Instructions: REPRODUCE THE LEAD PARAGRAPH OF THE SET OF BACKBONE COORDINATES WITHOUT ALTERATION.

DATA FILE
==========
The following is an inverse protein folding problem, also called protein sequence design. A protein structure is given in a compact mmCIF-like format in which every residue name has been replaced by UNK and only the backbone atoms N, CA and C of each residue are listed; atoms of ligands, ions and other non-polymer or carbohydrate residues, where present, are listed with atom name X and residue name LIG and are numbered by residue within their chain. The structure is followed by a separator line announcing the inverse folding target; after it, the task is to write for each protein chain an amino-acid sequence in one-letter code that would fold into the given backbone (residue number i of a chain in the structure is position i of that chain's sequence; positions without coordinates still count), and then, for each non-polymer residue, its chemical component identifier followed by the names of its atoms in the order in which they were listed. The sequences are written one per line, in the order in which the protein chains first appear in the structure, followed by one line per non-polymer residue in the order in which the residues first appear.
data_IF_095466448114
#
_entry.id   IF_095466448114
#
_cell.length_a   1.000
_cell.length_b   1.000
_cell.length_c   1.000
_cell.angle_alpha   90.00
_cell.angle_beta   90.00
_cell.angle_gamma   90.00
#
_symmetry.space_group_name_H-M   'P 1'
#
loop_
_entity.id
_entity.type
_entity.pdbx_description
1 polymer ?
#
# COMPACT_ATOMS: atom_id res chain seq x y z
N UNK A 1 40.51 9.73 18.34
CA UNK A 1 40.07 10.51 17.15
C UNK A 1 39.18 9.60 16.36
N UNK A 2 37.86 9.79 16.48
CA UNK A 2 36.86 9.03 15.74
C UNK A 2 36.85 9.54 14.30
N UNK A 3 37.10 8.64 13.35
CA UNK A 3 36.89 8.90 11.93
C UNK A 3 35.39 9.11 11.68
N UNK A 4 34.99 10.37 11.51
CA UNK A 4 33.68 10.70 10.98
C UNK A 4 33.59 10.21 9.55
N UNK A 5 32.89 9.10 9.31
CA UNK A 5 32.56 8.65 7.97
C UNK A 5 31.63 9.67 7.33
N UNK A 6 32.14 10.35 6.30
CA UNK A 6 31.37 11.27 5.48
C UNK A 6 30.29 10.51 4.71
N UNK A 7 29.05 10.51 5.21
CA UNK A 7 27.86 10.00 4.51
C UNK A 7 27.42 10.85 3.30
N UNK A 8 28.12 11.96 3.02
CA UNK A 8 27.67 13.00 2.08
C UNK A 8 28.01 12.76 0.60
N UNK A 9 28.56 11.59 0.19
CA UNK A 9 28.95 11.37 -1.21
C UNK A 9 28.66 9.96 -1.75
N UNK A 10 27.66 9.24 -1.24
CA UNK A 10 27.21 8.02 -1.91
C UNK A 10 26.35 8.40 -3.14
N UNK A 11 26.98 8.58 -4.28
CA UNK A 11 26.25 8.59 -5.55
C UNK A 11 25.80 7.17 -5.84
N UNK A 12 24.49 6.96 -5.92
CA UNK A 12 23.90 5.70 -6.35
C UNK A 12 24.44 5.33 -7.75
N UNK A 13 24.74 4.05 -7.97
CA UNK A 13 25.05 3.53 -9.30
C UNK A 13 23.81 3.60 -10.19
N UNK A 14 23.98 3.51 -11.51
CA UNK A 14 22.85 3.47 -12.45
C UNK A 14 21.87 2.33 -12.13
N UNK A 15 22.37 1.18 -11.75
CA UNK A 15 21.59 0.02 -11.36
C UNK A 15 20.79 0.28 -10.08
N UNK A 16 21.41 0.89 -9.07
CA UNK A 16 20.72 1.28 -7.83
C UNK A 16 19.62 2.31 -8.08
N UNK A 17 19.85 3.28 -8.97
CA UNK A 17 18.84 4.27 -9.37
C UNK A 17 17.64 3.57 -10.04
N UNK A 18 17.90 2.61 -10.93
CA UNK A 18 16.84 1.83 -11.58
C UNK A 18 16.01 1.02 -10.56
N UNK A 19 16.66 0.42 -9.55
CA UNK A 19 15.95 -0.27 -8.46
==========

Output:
The following is an inverse protein folding problem, also called protein sequence design. A protein structure is given in a compact mmCIF-like format in which every residue name has been replaced by UNK and only the backbone atoms N, CA and C of each residue are listed; atoms of ligands, ions and other non-polymer or carbohydrate residues, where present, are listed with atom name X and residue name LIG and are numbered by residue within their chain. The structure is followed by a separator line announcing the inverse folding target; after it, the task is to write for each protein chain an amino-acid sequence in one-letter code that would fold into the given backbone (residue number i of a chain in the structure is position i of that chain's sequence; positions without coordinates still count), and then, for each non-polymer residue, its chemical component identifier followed by the names of its atoms in the order in which they were listed. The sequences are written one per line, in the order in which the protein chains first appear in the structure, followed by one line per non-polymer residue in the order in which the residues first appear.